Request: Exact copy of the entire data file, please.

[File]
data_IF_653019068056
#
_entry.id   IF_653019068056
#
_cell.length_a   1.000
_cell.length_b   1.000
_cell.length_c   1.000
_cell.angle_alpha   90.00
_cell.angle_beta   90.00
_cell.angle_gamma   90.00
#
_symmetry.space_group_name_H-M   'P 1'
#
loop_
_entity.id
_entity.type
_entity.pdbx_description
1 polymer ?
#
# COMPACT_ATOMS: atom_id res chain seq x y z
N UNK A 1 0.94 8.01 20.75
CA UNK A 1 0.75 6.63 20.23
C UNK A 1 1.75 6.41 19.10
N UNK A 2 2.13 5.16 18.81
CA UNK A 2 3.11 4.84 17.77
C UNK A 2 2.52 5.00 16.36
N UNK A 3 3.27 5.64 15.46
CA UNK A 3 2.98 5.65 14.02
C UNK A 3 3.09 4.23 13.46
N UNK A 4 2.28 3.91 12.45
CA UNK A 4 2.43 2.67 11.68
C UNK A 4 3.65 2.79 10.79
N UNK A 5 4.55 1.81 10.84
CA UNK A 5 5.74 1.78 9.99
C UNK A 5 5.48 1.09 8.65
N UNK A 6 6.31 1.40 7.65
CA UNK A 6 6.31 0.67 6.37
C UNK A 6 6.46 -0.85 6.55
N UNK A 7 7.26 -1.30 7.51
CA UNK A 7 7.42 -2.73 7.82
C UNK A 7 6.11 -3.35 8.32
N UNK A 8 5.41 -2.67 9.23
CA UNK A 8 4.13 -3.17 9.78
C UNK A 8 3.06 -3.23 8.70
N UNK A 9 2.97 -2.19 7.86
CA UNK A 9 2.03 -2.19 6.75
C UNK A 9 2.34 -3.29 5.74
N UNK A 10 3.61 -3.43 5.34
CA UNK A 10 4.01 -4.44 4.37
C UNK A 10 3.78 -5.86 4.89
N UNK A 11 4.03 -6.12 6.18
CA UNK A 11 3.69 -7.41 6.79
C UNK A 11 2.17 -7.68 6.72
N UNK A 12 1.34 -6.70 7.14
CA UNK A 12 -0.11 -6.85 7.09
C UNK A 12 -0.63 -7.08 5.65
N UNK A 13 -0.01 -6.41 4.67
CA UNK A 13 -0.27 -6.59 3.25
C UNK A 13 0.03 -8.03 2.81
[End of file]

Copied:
data_IF_653019068056
#
_entry.id   IF_653019068056
#
_cell.length_a   1.000
_cell.length_b   1.000
_cell.length_c   1.000
_cell.angle_alpha   90.00
_cell.angle_beta   90.00
_cell.angle_gamma   90.00
#
_symmetry.space_group_name_H-M   'P 1'
#
loop_
_entity.id
_entity.type
_entity.pdbx_description
1 polymer ?
#
# COMPACT_ATOMS: atom_id res chain seq x y z
N UNK A 1 0.94 8.01 20.75
CA UNK A 1 0.75 6.63 20.23
C UNK A 1 1.75 6.41 19.10
N UNK A 2 2.13 5.16 18.81
CA UNK A 2 3.11 4.84 17.77
C UNK A 2 2.52 5.00 16.36
N UNK A 3 3.27 5.64 15.46
CA UNK A 3 2.98 5.65 14.02
C UNK A 3 3.09 4.23 13.46
N UNK A 4 2.28 3.91 12.45
CA UNK A 4 2.43 2.67 11.68
C UNK A 4 3.65 2.79 10.79
N UNK A 5 4.55 1.81 10.84
CA UNK A 5 5.74 1.78 9.99
C UNK A 5 5.48 1.09 8.65
N UNK A 6 6.31 1.40 7.65
CA UNK A 6 6.31 0.67 6.37
C UNK A 6 6.46 -0.85 6.55
N UNK A 7 7.26 -1.30 7.51
CA UNK A 7 7.42 -2.73 7.82
C UNK A 7 6.11 -3.35 8.32
N UNK A 8 5.41 -2.67 9.23
CA UNK A 8 4.13 -3.17 9.78
C UNK A 8 3.06 -3.23 8.70
N UNK A 9 2.97 -2.19 7.86
CA UNK A 9 2.03 -2.19 6.75
C UNK A 9 2.34 -3.29 5.74
N UNK A 10 3.61 -3.43 5.34
CA UNK A 10 4.01 -4.44 4.37
C UNK A 10 3.78 -5.86 4.89
N UNK A 11 4.03 -6.12 6.18
CA UNK A 11 3.69 -7.41 6.79
C UNK A 11 2.17 -7.68 6.72
N UNK A 12 1.34 -6.70 7.14
CA UNK A 12 -0.11 -6.85 7.09
C UNK A 12 -0.63 -7.08 5.65
N UNK A 13 -0.01 -6.41 4.67
CA UNK A 13 -0.27 -6.59 3.25
C UNK A 13 0.03 -8.03 2.81